The Zocodover seems to be the center of the tourist activities for the city, and when we arrived it was bustling. There's a train that runs through here pretty regularly. Because of its central location, we used it as a place to orient ourselves when traversing Toledo, which can be a confusing business.
The streets in Toledo are narrow, labyrinthine walkways. We found it was relatively easy to get turned around as you're looking for a destination. Even with Google Maps to guide us, we had some trouble navigating the twisted pathways. We didn't mind too much, though. We weren't in a hurry and it was a nice day.
We did, purely by coincidence, manage to find another place selling cookies made by nuns, this time from the Convento de San Antonio. These cookies were made primarily from mazapan (which was not a favorite of our family), and that was how we discovered mazapan is pretty much marzipan.
Museo Sefardi (Sinagoga El Transito)
Eventually, after a few wrong turns, we found the Sephardic Museum we were looking for.
As we learned during our tour in Madrid, the story of Jews in Spain isn't the happiest of tales, and Toledo is no exception. The Synagogue of El Transito was originally built in the 14th century with the permission of king Pedro I of Castile (you know, Peter the Cruel) by Samuel ha-Levi, who was the king's treasurer (until Pedro had him executed for supposed embezzlement).
After the Jews were expelled from Spain in 1492, the synagogue became a church and was briefly a military headquarters in the Napoleonic Wars and a hospital before being converted to the current Sephardic Museum. Inside the museum, which has some really amazing architecture, there area many displays about daily life of Jews in early Spain and plenty of artifacts of Jewish culture.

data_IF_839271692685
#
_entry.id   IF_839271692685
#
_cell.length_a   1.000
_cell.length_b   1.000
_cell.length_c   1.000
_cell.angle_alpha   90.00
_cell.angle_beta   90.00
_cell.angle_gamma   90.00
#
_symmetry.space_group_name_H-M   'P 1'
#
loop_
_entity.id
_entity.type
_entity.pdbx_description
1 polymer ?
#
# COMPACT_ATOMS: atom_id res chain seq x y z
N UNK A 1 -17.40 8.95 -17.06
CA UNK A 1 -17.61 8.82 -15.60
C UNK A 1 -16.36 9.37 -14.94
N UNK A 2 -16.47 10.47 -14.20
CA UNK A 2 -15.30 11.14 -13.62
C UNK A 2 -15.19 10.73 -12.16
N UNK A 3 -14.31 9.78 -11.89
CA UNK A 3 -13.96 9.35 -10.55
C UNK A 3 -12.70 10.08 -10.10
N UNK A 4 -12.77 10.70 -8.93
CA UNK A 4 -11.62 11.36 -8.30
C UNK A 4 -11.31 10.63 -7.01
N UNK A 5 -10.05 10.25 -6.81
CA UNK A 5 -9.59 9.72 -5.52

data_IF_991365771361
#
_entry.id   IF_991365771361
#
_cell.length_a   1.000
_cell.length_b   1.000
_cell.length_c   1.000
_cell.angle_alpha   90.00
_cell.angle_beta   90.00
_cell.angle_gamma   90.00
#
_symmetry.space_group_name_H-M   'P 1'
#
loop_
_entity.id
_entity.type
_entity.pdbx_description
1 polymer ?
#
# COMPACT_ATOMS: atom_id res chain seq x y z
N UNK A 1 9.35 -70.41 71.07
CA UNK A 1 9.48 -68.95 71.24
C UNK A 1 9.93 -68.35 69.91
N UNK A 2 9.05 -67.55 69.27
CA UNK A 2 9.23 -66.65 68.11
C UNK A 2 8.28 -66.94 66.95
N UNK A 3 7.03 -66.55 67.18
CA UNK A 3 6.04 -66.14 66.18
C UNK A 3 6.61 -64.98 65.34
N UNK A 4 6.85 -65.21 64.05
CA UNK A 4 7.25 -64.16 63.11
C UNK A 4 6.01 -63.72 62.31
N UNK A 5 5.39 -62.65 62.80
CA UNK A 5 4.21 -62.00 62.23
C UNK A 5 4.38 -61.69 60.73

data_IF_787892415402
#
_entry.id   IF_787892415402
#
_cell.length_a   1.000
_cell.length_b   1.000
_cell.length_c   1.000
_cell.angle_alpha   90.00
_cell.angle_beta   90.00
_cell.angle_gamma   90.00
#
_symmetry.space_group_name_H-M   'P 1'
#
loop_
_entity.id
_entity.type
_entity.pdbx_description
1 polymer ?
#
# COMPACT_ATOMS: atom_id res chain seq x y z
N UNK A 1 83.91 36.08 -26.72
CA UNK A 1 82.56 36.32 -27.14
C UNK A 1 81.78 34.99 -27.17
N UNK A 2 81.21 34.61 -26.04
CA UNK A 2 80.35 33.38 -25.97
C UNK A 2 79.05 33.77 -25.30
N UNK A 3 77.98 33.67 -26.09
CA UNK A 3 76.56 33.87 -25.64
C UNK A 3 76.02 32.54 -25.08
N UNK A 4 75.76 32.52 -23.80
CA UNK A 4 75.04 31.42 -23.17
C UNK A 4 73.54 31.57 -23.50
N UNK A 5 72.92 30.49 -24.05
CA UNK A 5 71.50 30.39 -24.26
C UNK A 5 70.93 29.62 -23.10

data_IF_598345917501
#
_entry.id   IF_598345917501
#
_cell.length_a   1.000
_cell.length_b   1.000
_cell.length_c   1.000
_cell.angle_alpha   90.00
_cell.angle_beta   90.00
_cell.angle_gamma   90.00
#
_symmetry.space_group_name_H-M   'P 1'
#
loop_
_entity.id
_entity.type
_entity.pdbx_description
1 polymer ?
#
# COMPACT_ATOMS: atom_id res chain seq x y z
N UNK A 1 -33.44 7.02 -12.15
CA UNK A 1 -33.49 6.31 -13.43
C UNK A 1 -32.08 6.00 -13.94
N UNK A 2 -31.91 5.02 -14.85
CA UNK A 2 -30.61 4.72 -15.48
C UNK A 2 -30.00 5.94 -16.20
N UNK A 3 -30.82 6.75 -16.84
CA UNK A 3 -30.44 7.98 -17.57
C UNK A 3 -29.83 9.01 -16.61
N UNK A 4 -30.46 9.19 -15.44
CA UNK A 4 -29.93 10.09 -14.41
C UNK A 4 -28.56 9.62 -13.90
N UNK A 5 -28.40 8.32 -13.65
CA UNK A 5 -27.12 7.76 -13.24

On our way back toward Zocodover, we had a sudden need to use a restroom. This happens every so often when traveling. fortunately, there was a public toilet just up the road we were on. Unfortunately, it wasn't free and it only accepted one euro coins. And we only had a single two euro coin and handful of euro cent coins in various denominations. So we went to a nearby shop to get some change.
When the woman working there found out it was for the restroom, she told us were free bathrooms next door at the Fundacion Caja Castilla La Mancha, which was an amazing building that, in addition to having free restrooms, was displaying "15 Fotógrafos, 15 Ciudades Únicas," a really cool exhibit of photographs from 15 Spanish photographers of the cities with which they have a personal connection. It was a very cool exhibition and a totally random discovery.
Once we got back to Zocodover, we decided to get some dinner. So we stopped in at a tapas place our hot recommended to us and had a nice, leisurely meal before we headed back up the hill and settled in for the evening.
Little did we know, the the girls were planning an April Fools' Day surprise for us ...
- Hours in a car: 1
- UNESCO World Heritage Sites visited: 1 (30 Cumulative)
- Shops selling Lord of the Rings weapons: 7